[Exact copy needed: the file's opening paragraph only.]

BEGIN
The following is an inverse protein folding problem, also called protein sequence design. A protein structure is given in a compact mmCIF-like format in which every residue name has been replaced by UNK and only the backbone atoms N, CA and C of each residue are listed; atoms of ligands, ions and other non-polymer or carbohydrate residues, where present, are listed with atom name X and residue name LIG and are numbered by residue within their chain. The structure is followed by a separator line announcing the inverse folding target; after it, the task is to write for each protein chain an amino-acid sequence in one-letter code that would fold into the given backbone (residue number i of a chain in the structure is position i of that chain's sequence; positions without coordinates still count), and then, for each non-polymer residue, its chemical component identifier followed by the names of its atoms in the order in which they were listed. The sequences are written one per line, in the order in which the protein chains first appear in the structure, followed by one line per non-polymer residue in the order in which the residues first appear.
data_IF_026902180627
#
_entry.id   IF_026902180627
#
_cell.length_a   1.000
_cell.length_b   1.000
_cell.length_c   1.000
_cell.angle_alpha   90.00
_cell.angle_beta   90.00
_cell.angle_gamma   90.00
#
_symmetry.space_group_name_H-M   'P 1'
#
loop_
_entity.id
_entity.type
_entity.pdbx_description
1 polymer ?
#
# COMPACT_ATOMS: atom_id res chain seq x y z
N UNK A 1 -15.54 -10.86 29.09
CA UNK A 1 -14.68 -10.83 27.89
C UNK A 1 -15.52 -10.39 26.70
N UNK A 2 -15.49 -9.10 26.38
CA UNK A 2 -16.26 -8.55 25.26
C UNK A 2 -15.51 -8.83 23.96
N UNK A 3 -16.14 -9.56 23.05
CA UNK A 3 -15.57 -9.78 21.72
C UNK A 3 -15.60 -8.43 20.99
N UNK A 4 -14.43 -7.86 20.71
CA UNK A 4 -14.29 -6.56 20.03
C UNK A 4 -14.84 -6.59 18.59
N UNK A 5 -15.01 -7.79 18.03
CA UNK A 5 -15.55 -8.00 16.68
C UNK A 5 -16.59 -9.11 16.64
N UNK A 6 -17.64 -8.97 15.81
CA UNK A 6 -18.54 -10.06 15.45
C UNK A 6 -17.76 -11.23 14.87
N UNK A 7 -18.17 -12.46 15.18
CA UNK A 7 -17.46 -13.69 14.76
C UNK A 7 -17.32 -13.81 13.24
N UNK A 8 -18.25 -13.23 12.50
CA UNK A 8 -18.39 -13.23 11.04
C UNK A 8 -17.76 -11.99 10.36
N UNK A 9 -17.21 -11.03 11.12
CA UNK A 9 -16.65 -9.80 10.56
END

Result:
The following is an inverse protein folding problem, also called protein sequence design. A protein structure is given in a compact mmCIF-like format in which every residue name has been replaced by UNK and only the backbone atoms N, CA and C of each residue are listed; atoms of ligands, ions and other non-polymer or carbohydrate residues, where present, are listed with atom name X and residue name LIG and are numbered by residue within their chain. The structure is followed by a separator line announcing the inverse folding target; after it, the task is to write for each protein chain an amino-acid sequence in one-letter code that would fold into the given backbone (residue number i of a chain in the structure is position i of that chain's sequence; positions without coordinates still count), and then, for each non-polymer residue, its chemical component identifier followed by the names of its atoms in the order in which they were listed. The sequences are written one per line, in the order in which the protein chains first appear in the structure, followed by one line per non-polymer residue in the order in which the residues first appear.